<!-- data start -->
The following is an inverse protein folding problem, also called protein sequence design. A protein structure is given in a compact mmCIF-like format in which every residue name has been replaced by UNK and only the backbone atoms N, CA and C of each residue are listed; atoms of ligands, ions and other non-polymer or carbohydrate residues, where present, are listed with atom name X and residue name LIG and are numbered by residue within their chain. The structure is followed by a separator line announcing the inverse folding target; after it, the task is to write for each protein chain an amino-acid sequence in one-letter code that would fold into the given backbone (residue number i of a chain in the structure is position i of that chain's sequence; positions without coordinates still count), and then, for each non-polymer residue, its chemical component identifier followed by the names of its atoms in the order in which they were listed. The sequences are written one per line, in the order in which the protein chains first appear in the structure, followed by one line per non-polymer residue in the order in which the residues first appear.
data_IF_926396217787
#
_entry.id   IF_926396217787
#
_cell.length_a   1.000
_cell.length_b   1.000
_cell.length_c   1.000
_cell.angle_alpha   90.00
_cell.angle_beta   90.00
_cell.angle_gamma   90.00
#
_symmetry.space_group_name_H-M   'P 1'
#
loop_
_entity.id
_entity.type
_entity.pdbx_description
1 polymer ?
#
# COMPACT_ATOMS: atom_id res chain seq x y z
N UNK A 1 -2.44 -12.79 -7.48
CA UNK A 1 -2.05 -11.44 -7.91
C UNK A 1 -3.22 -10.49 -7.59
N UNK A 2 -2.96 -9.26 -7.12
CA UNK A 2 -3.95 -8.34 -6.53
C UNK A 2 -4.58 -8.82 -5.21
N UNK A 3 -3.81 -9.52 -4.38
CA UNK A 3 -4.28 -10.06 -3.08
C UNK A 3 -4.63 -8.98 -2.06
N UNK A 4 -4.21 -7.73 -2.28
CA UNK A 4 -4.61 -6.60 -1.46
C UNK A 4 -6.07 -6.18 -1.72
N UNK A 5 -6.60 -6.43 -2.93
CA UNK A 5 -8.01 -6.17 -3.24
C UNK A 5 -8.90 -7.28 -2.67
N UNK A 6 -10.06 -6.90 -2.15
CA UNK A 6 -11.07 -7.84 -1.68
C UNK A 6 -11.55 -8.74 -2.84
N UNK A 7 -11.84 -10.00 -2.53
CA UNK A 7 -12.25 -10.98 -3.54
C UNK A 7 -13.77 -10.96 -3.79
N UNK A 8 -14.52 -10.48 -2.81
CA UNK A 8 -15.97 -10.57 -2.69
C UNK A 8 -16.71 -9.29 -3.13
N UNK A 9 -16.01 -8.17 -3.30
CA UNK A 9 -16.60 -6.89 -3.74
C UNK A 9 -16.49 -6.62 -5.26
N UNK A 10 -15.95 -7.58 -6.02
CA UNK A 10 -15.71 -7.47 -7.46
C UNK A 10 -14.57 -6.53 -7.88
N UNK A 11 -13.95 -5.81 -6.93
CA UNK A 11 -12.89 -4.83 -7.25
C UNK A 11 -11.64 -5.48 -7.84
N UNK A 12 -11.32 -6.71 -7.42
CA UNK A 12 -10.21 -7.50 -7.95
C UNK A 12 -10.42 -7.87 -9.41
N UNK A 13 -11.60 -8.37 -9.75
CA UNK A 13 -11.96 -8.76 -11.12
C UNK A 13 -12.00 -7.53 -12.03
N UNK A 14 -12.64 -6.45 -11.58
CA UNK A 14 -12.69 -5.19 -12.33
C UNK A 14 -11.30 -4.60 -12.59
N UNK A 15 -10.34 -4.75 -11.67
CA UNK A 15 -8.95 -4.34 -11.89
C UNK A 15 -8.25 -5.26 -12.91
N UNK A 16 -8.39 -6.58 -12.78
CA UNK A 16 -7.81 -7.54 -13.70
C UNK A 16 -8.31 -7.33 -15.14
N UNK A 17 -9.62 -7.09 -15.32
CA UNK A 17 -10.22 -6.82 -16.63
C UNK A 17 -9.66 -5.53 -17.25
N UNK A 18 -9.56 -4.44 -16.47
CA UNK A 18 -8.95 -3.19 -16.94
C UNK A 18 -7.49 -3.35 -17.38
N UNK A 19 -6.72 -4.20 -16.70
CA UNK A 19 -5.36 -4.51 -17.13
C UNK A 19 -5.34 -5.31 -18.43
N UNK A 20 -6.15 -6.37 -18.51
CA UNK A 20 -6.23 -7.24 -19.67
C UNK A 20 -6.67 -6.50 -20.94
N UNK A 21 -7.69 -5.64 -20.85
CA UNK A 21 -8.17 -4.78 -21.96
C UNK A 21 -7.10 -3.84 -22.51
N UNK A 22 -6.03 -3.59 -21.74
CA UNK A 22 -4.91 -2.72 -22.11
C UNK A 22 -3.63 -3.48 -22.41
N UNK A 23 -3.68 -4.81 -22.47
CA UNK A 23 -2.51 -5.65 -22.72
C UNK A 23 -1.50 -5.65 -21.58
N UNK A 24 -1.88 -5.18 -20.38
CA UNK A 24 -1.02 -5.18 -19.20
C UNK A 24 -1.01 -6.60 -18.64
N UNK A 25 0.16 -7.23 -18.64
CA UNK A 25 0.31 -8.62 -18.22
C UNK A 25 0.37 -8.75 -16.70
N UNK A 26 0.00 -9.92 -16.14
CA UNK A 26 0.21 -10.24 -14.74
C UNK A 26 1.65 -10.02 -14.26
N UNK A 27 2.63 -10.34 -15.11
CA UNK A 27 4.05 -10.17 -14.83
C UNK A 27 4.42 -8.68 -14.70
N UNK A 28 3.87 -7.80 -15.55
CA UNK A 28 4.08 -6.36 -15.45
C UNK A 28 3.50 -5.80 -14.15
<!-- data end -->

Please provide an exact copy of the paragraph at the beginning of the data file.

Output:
The following is an inverse protein folding problem, also called protein sequence design. A protein structure is given in a compact mmCIF-like format in which every residue name has been replaced by UNK and only the backbone atoms N, CA and C of each residue are listed; atoms of ligands, ions and other non-polymer or carbohydrate residues, where present, are listed with atom name X and residue name LIG and are numbered by residue within their chain. The structure is followed by a separator line announcing the inverse folding target; after it, the task is to write for each protein chain an amino-acid sequence in one-letter code that would fold into the given backbone (residue number i of a chain in the structure is position i of that chain's sequence; positions without coordinates still count), and then, for each non-polymer residue, its chemical component identifier followed by the names of its atoms in the order in which they were listed. The sequences are written one per line, in the order in which the protein chains first appear in the structure, followed by one line per non-polymer residue in the order in which the residues first appear.